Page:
Johnson & Johnson & regret

The nearly 14 million Americans jabbed with the Johnson & Johnson dose — I count myself among those few and now not-so-proud — were left out of the White House plans, beyond a vague assurance that while we’d probably need another shot, we’d be given more guidance on the matter (of, you know, life and death) when more data had come in. The good news was that by this point, us J&Jers scarcely expected any kind of clarity on our plight anyway; we’d fully come to terms with a certain purgatorial status.

Thus far, the FDA appears to believe that boosters for anyone under 65 aren’t really necessary, so we won’t have to endure the spectacle of all our friends and country people gallivanting off to Walgreens while we sit at home watching our antibodies wane. But after months of confusion, there remains more or less radio silence on the J&J question from those famously effective communicators at the CDC and FDA.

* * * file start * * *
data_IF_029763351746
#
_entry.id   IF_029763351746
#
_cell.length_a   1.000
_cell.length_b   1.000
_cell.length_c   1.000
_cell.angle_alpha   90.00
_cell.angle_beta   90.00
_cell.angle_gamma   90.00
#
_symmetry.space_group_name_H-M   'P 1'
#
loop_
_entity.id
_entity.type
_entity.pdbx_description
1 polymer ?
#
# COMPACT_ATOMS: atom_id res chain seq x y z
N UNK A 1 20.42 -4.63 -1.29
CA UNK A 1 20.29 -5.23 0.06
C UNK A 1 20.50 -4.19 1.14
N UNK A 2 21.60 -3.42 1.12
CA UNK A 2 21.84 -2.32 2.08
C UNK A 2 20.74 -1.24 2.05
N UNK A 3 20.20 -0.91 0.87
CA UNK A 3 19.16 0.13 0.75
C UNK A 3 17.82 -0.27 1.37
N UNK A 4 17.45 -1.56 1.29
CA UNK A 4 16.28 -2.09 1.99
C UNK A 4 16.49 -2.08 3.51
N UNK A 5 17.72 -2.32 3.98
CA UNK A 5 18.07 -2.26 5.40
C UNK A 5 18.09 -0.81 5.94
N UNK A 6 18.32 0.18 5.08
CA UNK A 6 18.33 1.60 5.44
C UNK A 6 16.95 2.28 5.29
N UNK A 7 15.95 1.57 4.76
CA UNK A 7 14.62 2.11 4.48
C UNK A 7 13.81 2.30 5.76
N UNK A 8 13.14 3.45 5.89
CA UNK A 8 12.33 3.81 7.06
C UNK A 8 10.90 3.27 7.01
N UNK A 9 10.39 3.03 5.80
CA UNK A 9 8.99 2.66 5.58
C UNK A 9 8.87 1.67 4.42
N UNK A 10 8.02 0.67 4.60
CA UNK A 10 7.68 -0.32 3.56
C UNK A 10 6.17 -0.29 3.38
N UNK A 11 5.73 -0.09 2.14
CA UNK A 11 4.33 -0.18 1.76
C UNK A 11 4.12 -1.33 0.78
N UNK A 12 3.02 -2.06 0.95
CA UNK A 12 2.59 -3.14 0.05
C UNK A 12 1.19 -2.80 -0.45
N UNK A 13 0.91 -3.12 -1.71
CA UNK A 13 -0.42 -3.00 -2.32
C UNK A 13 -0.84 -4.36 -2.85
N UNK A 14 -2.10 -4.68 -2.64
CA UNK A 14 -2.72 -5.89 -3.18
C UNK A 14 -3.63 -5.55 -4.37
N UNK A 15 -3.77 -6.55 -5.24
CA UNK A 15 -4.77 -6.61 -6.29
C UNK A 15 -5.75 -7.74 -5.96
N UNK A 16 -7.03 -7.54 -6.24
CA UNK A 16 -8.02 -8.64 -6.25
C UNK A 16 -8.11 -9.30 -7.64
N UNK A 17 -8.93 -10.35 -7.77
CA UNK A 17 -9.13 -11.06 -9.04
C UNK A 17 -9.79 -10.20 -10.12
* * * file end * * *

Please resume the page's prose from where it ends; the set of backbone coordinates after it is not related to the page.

Never mind that a growing body of evidence shows that we could use another dose more than the Pfizer Pfanatics or Moderna Mafia — that breakthrough infections are at least somewhat more common among one-dose recipients than our smugly double-dosed compatriots, even if hospitalizations remain exceedingly rare. The small size of our cohort, plus the timeline of U.S. vaccine approvals (J&J was last on that score, natch), meant that data was scarce for large swathes of this spring and summer. And despite being in real need of some direction, it has often felt as if we’ve been cast out of the pandemic narrative altogether — like we’re the Generation X of vaccine recipients. Even insentient systems treat us shabbily: A J&J-dosed co-worker reported that New York’s Excelsior app didn’t recognize his vaccination site as legitimate until he called a confused-but-ultimately-helpful human to complain.

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